- The Washington Times - Wednesday, June 11, 2003

A virtual habitat for creatures great and small now exists in cyberspace, thanks to an organization created to “promote the conservation of nature and public appreciation of biodiversity through the power of wildlife imagery.”

Through a multimedia catalog of knowledge, the Wildscreen Trust gives zoologists, creature lovers and students a chance to learn through portraits of species at risk of extinction.

ARKive

Site address: www.arkive.org

Creator: The Wildscreen Trust, a charitable organization based in the United Kingdom, maintains the site and has, for the last 20 years, run the Wildscreen Festival, the world’s largest wildlife film competition.

Creator quotable: “ARKive is being developed as a new kind of Noah’s Ark,” says Harriet Nimmo, ARKive’s manager. “It is using 21st-century skills and technology to provide a safe haven, which this time, isn’t just for animals. What this ark will have onboard is the equally endangered, ultimately as vital, records of the very existence of key species. Images and recordings are one of the most emotive and powerful means of raising public awareness, igniting the very first spark of interest in natural history.”

Word from the Webwise: This incredibly robust vault of nature looks to ultimately capture every film, photograph, sound recording, fact and memory involved with the vastly diverse organisms on planet Earth.

Broken into two sections highlighting the world’s endangered and protected species — the Globally Endangered Chapter containing 250 entries and the British Chapter with 350 — the site boasts an average of 10 minutes of moving footage, six to 10 still photographs and audio to compile a complete profile of each animal’s characteristics, behavior and appearance.

As an example, visitors jumping into the British Chapter can choose from the databanks of mammals, birds, reptiles, amphibians, fish, terrestrial and freshwater invertebrates, marine invertebrates, plants and algae, and fungi (including lichen) to aid their search for the beautiful and unusual.

I found 12 entries when I clicked on mammals, and chose to explore the greater horseshoe bat, Rhinolophus ferrumequinum. After reading short text bursts on topics including facts, status, description, range, habitat, biology, threats and conservation, I discovered the little fellow has a 15-inch wing span, is found in central and southern Europe and prefers managed farmland and pastures to do his insect hunting. The species has declined by more than 90 percent in the last 100 years, primarily due to habitat loss.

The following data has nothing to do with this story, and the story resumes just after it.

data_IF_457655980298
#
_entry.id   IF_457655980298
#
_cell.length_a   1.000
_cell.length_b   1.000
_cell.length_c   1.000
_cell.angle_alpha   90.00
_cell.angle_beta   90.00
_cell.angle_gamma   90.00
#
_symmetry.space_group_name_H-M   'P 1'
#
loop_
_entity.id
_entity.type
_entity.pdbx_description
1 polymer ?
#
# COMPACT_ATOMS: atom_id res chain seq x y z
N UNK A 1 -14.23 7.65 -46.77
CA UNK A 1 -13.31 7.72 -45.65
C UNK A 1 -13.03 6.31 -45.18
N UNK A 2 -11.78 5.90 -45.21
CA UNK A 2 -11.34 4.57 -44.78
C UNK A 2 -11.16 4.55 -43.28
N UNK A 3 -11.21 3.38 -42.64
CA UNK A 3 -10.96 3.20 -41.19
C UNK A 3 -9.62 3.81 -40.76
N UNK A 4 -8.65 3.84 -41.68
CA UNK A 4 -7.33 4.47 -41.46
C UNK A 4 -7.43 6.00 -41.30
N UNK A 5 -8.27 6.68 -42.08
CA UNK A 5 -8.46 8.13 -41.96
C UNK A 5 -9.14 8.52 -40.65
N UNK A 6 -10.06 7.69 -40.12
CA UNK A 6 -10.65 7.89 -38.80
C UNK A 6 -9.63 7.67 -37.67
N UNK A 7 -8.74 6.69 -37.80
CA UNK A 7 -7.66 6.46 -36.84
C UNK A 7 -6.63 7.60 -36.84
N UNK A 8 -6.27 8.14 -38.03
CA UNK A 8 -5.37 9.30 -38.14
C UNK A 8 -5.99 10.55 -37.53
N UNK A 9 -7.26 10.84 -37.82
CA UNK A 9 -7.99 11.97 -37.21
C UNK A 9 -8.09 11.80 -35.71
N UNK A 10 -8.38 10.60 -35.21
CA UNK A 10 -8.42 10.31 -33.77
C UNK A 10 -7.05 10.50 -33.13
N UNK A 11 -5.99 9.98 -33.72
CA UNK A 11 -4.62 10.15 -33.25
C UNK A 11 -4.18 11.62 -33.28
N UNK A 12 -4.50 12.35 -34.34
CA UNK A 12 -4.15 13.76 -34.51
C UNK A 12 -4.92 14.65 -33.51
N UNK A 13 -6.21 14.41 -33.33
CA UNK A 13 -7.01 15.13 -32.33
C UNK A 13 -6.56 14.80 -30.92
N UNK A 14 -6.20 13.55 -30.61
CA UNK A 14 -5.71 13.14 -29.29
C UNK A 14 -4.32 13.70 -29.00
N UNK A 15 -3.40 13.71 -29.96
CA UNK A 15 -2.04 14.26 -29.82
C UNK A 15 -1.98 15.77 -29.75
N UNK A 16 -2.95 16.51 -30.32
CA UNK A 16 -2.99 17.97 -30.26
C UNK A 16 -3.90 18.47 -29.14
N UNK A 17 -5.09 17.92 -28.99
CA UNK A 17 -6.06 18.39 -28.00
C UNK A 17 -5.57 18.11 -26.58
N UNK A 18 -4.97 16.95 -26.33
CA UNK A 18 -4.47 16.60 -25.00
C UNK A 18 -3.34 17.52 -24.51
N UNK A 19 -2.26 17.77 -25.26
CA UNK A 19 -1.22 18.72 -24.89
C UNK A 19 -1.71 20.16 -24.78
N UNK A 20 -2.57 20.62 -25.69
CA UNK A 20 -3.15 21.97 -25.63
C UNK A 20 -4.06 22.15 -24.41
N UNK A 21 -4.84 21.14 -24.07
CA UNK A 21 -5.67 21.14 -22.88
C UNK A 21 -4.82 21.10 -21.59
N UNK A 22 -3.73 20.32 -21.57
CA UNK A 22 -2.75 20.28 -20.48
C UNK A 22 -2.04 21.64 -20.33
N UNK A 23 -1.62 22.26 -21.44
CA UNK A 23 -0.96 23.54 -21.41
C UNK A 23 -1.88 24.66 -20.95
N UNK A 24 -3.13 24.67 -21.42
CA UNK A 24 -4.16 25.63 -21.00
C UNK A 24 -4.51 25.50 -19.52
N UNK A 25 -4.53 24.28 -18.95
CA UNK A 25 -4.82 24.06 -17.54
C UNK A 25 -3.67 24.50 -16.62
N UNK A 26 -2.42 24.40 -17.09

The entry presented seven credited color photographs in a medium or large format as well as five videos, averaging one minute each, of the bat hanging around, caring for its young, hunting, feeding and flying.

Ease of use: Taking into consideration that the site is only a few weeks old, I was thrilled by the number of data and resource links available. Visitors will need Windows 2000 or XP, Internet Explorer 6, and Windows Media Player 9 or Real Player to completely enjoy the visual and scientific smorgasbord. Visitors using a Macintosh, especially Internet Explorer 5.0 for the Mac, will experience some searching difficulties.

Don’t miss: Planet ARKive (www.planetarkive.org), a totally separate site (accessed through ARKive’s front page) for children 7 to 11 years old, features wildlife facts, games and activities in a wonderfully interactive and animated format. Additionally, teachers will appreciate the ARKive Education site (www.arkiveeducation.org) where anyone interested in exciting children about the natural world can find lesson plans, ideas for projects and outings, and a range of support materials.

Elements on the horizon: By the end of this year, Miss Nimmo believes the developers should have completed audio-visual profiles for 500 of the world’s most endangered plants and animals, and the long-term aim is to document all 11,000 species threatened with extinction.

The next stage of development will be to translate the site into languages other than English and offering an identification guide for CITES (Convention on International Trade in Endangered Species) to help customs officers around the world identify creatures being moved illegally.

Comprehension level: According to Miss Nimmo, the site is aimed at anyone with an interest in the natural world, from school children to scientists.

Overall grade: A

Remember: The information on the Internet is constantly changing. Please verify the advice on the sites before you act to be sure it’s accurate and updated. Health sites, for example, should be discussed with your own physician.

Have a cool site for the science or technology fan? Write to Joseph Szadkowski at Webwise, The Washington Times, 3600 New York Ave. NE, Washington, D.C. 20002; call 202/636-3016; or send an e-mail message (jszadkowski@ washingtontimes.com).

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